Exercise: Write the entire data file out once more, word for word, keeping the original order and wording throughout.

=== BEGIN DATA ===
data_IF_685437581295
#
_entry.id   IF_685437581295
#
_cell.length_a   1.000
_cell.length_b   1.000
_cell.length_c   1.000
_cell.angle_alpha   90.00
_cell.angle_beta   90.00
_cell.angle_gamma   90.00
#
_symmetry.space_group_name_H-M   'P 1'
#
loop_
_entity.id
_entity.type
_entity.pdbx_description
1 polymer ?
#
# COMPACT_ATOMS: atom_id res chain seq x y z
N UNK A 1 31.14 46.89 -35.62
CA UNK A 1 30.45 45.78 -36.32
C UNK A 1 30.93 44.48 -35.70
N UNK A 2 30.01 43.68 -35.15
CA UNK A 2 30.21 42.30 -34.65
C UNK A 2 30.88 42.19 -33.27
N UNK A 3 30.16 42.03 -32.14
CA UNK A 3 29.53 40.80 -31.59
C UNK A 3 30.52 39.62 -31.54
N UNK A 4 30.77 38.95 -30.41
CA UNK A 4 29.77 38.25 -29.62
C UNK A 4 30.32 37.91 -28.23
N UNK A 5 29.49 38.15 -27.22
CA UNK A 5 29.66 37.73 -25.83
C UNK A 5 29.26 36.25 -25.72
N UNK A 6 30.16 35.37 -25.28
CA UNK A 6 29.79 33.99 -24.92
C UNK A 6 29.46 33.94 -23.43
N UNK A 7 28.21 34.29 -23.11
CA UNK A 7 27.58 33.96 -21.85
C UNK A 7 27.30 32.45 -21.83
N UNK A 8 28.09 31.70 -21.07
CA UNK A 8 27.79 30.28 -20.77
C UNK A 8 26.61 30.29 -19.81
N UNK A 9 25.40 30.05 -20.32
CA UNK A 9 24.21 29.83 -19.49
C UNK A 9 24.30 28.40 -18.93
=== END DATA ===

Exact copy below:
data_IF_685437581295
#
_entry.id   IF_685437581295
#
_cell.length_a   1.000
_cell.length_b   1.000
_cell.length_c   1.000
_cell.angle_alpha   90.00
_cell.angle_beta   90.00
_cell.angle_gamma   90.00
#
_symmetry.space_group_name_H-M   'P 1'
#
loop_
_entity.id
_entity.type
_entity.pdbx_description
1 polymer ?
#
# COMPACT_ATOMS: atom_id res chain seq x y z
N UNK A 1 31.14 46.89 -35.62
CA UNK A 1 30.45 45.78 -36.32
C UNK A 1 30.93 44.48 -35.70
N UNK A 2 30.01 43.68 -35.15
CA UNK A 2 30.21 42.30 -34.65
C UNK A 2 30.88 42.19 -33.27
N UNK A 3 30.16 42.03 -32.14
CA UNK A 3 29.53 40.80 -31.59
C UNK A 3 30.52 39.62 -31.54
N UNK A 4 30.77 38.95 -30.41
CA UNK A 4 29.77 38.25 -29.62
C UNK A 4 30.32 37.91 -28.23
N UNK A 5 29.49 38.15 -27.22
CA UNK A 5 29.66 37.73 -25.83
C UNK A 5 29.26 36.25 -25.72
N UNK A 6 30.16 35.37 -25.28
CA UNK A 6 29.79 33.99 -24.92
C UNK A 6 29.46 33.94 -23.43
N UNK A 7 28.21 34.29 -23.11
CA UNK A 7 27.58 33.96 -21.85
C UNK A 7 27.30 32.45 -21.83
N UNK A 8 28.09 31.70 -21.07
CA UNK A 8 27.79 30.28 -20.77
C UNK A 8 26.61 30.29 -19.81
N UNK A 9 25.40 30.05 -20.32
CA UNK A 9 24.21 29.83 -19.49
C UNK A 9 24.30 28.40 -18.93